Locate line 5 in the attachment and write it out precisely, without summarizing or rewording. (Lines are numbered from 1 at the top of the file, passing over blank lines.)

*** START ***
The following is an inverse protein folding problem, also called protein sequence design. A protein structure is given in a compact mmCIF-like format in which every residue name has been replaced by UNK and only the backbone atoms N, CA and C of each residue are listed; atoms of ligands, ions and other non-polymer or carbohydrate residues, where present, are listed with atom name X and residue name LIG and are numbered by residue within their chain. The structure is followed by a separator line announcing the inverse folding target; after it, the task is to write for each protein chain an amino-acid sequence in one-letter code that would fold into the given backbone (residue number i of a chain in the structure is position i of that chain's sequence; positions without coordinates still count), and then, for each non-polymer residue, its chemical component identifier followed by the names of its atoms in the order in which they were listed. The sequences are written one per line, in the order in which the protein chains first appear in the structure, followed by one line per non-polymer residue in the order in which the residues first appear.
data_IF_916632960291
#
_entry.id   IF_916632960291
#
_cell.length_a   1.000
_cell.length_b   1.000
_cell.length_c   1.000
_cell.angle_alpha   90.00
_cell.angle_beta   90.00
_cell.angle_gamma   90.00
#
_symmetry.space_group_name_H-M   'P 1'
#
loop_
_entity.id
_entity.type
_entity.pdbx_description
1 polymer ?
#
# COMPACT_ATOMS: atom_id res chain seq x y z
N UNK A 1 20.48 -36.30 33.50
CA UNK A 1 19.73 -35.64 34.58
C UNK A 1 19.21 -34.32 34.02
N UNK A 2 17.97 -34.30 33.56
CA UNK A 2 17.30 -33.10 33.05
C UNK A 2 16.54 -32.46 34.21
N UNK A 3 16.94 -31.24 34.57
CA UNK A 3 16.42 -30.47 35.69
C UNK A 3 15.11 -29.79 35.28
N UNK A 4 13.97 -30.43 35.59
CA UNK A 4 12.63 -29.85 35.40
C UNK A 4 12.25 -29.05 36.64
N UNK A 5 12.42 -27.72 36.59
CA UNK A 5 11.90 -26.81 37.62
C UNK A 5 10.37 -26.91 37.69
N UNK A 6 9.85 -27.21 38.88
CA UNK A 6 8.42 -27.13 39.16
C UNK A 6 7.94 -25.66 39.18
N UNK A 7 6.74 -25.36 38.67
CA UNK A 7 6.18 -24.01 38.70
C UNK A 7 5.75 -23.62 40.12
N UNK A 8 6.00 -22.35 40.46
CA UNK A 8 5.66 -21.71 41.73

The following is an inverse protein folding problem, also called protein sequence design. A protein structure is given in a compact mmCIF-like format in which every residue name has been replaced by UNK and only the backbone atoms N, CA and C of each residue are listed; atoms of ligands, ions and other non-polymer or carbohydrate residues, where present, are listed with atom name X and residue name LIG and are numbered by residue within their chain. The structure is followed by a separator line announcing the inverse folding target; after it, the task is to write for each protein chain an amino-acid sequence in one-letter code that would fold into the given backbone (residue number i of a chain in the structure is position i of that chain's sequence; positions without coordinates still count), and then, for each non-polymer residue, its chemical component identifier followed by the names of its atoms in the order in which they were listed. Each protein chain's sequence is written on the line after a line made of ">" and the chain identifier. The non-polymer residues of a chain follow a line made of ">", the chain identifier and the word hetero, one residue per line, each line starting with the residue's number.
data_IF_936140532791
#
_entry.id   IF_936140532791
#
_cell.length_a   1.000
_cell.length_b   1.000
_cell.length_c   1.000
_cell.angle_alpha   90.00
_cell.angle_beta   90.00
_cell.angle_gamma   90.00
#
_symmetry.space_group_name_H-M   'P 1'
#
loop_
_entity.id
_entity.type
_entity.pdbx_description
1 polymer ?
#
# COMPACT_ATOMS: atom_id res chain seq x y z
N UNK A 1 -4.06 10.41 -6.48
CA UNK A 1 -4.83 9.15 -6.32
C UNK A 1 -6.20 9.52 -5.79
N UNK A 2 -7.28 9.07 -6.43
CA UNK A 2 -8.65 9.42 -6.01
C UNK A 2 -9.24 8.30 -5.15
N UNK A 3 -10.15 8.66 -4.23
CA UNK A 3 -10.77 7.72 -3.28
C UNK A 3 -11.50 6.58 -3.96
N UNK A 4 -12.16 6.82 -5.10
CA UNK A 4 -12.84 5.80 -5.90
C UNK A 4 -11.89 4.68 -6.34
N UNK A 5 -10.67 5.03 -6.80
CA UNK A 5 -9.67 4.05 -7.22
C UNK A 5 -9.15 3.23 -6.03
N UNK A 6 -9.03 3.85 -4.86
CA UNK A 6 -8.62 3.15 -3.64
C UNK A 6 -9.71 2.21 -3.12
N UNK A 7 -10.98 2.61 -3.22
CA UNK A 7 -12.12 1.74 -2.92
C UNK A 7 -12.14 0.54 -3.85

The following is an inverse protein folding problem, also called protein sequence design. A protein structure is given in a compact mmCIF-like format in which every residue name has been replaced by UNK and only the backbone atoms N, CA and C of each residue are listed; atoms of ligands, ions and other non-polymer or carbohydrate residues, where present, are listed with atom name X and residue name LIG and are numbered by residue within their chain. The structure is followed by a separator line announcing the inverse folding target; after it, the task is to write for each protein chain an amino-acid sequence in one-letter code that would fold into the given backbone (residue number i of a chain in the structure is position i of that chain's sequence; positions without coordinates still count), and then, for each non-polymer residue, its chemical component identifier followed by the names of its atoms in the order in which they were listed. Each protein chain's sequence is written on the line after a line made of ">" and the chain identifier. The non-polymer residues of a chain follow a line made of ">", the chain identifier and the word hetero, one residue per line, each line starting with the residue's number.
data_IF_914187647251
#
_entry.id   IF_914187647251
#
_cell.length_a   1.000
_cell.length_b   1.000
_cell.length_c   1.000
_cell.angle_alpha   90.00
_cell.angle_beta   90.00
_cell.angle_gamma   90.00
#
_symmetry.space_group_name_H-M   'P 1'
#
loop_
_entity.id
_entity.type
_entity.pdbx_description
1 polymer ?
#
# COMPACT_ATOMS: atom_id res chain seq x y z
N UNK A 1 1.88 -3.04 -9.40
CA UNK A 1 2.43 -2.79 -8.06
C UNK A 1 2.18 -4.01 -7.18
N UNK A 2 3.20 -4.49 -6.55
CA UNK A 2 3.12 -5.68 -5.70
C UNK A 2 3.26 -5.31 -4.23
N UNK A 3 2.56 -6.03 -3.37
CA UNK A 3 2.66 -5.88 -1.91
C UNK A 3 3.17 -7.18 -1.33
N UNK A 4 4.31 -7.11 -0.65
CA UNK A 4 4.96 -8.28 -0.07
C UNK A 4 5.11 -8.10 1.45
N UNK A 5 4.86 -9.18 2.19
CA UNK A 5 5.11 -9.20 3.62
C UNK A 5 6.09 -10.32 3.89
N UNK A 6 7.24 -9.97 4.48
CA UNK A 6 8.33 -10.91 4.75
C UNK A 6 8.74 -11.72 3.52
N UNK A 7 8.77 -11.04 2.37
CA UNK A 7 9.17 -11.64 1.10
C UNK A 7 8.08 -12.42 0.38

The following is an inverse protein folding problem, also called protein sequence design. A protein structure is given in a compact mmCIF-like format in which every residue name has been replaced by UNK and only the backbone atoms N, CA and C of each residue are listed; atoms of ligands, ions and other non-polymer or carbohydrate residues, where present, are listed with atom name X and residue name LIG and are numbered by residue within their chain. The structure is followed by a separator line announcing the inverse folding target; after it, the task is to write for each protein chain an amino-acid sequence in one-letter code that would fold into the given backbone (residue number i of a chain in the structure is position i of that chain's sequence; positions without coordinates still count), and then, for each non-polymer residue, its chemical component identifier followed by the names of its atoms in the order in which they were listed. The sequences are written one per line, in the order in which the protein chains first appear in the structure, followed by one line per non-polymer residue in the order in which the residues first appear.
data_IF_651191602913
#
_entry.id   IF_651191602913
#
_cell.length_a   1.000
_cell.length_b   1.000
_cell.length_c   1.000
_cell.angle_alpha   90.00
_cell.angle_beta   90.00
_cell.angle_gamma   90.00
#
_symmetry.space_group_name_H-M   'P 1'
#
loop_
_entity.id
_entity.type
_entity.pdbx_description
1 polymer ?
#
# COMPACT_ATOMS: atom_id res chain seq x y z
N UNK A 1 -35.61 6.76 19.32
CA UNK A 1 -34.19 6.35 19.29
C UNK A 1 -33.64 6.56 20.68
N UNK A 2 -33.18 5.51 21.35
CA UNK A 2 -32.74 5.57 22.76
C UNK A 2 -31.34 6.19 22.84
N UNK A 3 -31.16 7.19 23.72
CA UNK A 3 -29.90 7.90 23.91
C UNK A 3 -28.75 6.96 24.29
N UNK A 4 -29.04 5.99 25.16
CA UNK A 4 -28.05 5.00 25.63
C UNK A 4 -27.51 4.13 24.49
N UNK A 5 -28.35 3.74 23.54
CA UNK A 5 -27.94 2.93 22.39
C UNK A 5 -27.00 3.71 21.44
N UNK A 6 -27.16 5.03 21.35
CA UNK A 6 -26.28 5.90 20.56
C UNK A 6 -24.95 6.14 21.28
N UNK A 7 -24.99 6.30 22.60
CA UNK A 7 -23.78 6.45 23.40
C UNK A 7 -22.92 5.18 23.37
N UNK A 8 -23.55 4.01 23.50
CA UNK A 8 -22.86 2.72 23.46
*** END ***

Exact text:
#